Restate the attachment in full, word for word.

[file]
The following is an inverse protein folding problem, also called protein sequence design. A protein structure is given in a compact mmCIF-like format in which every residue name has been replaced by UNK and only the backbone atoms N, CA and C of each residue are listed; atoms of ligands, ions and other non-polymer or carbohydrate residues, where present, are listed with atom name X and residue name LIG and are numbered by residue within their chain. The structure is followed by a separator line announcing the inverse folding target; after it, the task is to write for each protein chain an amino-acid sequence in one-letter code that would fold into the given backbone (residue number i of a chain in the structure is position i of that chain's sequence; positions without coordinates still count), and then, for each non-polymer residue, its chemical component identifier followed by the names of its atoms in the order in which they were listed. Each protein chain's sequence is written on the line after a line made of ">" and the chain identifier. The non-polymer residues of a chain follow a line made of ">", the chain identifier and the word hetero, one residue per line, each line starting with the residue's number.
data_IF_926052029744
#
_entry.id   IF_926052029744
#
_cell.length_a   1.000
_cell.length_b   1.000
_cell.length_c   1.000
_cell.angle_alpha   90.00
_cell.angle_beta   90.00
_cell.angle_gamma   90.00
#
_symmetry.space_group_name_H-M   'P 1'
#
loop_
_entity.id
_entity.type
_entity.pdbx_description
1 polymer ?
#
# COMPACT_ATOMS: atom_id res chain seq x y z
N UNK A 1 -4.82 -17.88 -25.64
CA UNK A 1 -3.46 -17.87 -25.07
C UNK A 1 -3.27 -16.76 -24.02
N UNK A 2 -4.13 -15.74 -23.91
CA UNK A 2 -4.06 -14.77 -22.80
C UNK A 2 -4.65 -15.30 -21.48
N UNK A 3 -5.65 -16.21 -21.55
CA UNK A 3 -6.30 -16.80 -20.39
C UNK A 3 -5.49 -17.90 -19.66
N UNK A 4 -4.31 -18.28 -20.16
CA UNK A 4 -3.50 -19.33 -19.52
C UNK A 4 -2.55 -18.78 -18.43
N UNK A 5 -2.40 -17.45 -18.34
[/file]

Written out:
The following is an inverse protein folding problem, also called protein sequence design. A protein structure is given in a compact mmCIF-like format in which every residue name has been replaced by UNK and only the backbone atoms N, CA and C of each residue are listed; atoms of ligands, ions and other non-polymer or carbohydrate residues, where present, are listed with atom name X and residue name LIG and are numbered by residue within their chain. The structure is followed by a separator line announcing the inverse folding target; after it, the task is to write for each protein chain an amino-acid sequence in one-letter code that would fold into the given backbone (residue number i of a chain in the structure is position i of that chain's sequence; positions without coordinates still count), and then, for each non-polymer residue, its chemical component identifier followed by the names of its atoms in the order in which they were listed. Each protein chain's sequence is written on the line after a line made of ">" and the chain identifier. The non-polymer residues of a chain follow a line made of ">", the chain identifier and the word hetero, one residue per line, each line starting with the residue's number.
data_IF_926052029744
#
_entry.id   IF_926052029744
#
_cell.length_a   1.000
_cell.length_b   1.000
_cell.length_c   1.000
_cell.angle_alpha   90.00
_cell.angle_beta   90.00
_cell.angle_gamma   90.00
#
_symmetry.space_group_name_H-M   'P 1'
#
loop_
_entity.id
_entity.type
_entity.pdbx_description
1 polymer ?
#
# COMPACT_ATOMS: atom_id res chain seq x y z
N UNK A 1 -4.82 -17.88 -25.64
CA UNK A 1 -3.46 -17.87 -25.07
C UNK A 1 -3.27 -16.76 -24.02
N UNK A 2 -4.13 -15.74 -23.91
CA UNK A 2 -4.06 -14.77 -22.80
C UNK A 2 -4.65 -15.30 -21.48
N UNK A 3 -5.65 -16.21 -21.55
CA UNK A 3 -6.30 -16.80 -20.39
C UNK A 3 -5.49 -17.90 -19.66
N UNK A 4 -4.31 -18.28 -20.16
CA UNK A 4 -3.50 -19.33 -19.52
C UNK A 4 -2.55 -18.78 -18.43
N UNK A 5 -2.40 -17.45 -18.34